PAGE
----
JoeyJoe

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@Preben Alsholm

Perhaps an even more important lesson is first check the dimension of an ODE.

@Preben Alsholm 

Dear Preben, I think I made a major mistake. In my DE is missing a square.

ode  := diff(1/r(phi),phi$2) + 1/r(phi) = G*M/h^2 + 3*G*M/(c^2*r(phi)^2);

What a silly mistake. When I run the program now, the constant is indeed appr. 0.33625

Sorry for the confusion

Last part is becoming a mess now. Filling in the data, the output is - at least for me - unreadable. 

 

 

@John Fredsted 

The textbook is using M = 1,99*10^30. All values for G, c and are correct (according to the textbook.)

But I think you are right, the Mass of Mercury is indeed 3.3x10^23 Kg

 

@John Fredsted 

Thanks, I immediatly downloaded the manual (quite a large manual!!!). In earlier days I've worked with mathcad. But this is slightly different!

Last question of this excercise. It is not said use Maple or Matlab, but can it be done with Maple as well?

The orbital velocity of the planets in our solar system is such that relativistic effects are largely negligible, with the exception of the planet Mercury. In SI units, the data for the orbit of Mercury are M = 1.99 × 10^30, G = 6.67 × 10^−11, h = 2.7 × 10^15, c = 3.0 × 10^8, and the initial conditions can be taken to be r(0) = 4.6 × 10^10, r′(0) = 0.

Show that the precession of the perihelion of Mercury, in this
model, is approximately 0.506 × 10^−6 radians per revolution, and
that since Mercury orbits the Sun every 88 days, this equates to
43 seconds of arc per terrestrial century. 

@John Fredsted 

@Preben Alsholm

Both thanks for the lecture in Maple. I am beginning to like it. I just did some copy paste of your solutions. Are there any good courses in Maple? (Online)?

 

@Preben Alsholm 

I tried a little myself. Can this be correct?

restart:
params:={M = 1,G = 1,h = 1, c=8};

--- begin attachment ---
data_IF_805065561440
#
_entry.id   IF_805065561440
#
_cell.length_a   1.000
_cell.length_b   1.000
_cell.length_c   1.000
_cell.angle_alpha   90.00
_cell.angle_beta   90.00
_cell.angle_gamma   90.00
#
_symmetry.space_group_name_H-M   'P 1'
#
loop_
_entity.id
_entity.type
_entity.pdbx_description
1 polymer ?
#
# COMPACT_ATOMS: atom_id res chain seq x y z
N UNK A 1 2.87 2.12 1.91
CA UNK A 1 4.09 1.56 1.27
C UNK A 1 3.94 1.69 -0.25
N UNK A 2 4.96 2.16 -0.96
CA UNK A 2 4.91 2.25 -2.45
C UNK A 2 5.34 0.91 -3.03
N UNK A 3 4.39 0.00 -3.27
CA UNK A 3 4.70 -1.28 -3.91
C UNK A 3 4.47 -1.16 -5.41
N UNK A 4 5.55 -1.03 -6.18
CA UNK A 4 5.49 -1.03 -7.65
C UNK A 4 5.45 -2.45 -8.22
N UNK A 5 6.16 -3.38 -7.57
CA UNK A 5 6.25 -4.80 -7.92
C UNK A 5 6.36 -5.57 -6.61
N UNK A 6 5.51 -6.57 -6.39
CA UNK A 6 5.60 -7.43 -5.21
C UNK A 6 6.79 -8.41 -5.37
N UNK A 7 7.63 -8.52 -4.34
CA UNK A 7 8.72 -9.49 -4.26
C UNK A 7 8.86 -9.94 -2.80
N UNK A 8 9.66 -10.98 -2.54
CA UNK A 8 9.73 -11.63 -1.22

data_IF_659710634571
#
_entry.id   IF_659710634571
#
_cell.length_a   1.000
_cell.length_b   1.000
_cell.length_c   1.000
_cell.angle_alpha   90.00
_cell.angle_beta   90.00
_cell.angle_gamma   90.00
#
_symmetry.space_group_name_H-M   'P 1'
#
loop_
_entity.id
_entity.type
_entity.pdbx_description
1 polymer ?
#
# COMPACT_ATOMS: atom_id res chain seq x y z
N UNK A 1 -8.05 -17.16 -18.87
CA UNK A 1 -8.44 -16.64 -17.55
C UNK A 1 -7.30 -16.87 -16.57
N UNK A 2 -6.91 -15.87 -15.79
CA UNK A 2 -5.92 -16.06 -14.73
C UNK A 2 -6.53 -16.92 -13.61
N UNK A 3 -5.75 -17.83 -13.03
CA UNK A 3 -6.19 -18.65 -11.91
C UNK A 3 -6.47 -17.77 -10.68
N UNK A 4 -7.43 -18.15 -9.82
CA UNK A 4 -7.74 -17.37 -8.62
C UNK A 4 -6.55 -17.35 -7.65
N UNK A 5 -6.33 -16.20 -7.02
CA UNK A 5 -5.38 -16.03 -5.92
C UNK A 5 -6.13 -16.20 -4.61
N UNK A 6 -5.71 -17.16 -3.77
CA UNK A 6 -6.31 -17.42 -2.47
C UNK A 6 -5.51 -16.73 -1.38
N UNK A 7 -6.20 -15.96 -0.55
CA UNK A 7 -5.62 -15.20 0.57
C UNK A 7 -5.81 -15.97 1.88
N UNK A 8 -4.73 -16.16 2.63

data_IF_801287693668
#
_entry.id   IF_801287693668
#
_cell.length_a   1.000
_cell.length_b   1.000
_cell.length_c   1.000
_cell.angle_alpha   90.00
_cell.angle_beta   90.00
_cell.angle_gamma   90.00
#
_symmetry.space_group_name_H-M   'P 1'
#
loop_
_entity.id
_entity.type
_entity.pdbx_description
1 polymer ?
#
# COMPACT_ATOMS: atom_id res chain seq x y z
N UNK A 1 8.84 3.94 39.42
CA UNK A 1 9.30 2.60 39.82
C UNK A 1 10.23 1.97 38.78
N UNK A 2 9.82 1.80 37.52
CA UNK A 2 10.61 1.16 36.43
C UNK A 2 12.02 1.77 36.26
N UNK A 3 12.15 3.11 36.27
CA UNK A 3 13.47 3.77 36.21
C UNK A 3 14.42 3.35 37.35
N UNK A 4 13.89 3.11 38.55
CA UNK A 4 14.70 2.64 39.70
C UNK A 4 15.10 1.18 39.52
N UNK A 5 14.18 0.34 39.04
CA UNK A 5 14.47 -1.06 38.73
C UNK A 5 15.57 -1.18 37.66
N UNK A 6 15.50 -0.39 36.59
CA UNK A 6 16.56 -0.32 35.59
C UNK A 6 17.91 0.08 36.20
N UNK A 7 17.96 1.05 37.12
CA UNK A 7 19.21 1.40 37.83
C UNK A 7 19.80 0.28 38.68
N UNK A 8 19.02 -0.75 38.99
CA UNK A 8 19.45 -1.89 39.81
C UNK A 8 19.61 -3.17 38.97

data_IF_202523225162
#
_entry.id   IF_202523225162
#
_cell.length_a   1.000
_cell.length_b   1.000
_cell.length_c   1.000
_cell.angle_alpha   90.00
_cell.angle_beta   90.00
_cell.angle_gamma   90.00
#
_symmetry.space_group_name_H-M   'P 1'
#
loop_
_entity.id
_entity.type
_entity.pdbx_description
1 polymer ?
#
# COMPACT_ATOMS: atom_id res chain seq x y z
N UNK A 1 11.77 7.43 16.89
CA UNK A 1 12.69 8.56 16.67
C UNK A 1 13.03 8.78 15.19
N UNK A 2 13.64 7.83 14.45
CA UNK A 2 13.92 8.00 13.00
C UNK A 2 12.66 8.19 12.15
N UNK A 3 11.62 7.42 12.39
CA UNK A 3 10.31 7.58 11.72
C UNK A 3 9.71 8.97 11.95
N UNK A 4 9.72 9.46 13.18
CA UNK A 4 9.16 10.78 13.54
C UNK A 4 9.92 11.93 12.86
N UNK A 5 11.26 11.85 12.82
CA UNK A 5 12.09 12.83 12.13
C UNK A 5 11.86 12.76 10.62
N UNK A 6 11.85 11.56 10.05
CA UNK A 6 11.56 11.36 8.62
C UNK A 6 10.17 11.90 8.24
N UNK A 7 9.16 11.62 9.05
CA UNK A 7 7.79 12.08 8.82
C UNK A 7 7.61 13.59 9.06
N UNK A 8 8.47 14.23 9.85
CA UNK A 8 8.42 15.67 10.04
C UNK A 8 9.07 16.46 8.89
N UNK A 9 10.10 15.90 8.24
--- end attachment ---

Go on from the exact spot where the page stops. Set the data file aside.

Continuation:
ode  := diff(1/r(phi),phi$2) + 1/r(phi) - G*M/h^2 -3*G*M/((c^2)*r(phi));
                  
             
       
res := dsolve({eval(ode,params),r(0)= 2/3,D(r)(0) = 0},numeric);
               
plots:-odeplot(res,[r(phi)*cos(phi),r(phi)*sin(phi)],0..10*Pi,scaling=constrained,labels=[x,y]);

@Preben Alsholm 

To both of you: thanks. Physically I understand what is going on, but I wouldn't have done it my self by maple. Perhaps you can help me with the second part of Einstein's theory, using Maple17.

d2/d(φ)2(1/r(φ)) + 1/r(φ) = GM/h2 + 3GM/(c2*r(φ))

Where c is the speed of light in vacuum. 

Try to use Maple to solve this differential equation numerically, taking M = 1, G = 1, c = 8, h = 1 with initial conditions r(0) = 2/3,

r′(0) = 0. Using polar coordinates, create a plot of the orbit
(r(φ),φ) for 0 ≤ φ < 10π.
The path should resemble an ellipse that rotates about one focus,
in this case the origin. The perihelion of the orbit is defined as the
distance from the point of rotation (in this case the origin) to the
closest point on the path. Here the perihelion rotates about the
origin, so an orbital motion such as this is said to have a precessing perihelion. 

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By finding the angular positions φ1, φ2, φ3, φ4 of the first four perihelia, show that the perihelion precesses by approximately a constant amount per revolution δφ = φi+1 − φi − 2π ≃ 0.336 25 radians. 

Thx in advance for the help!

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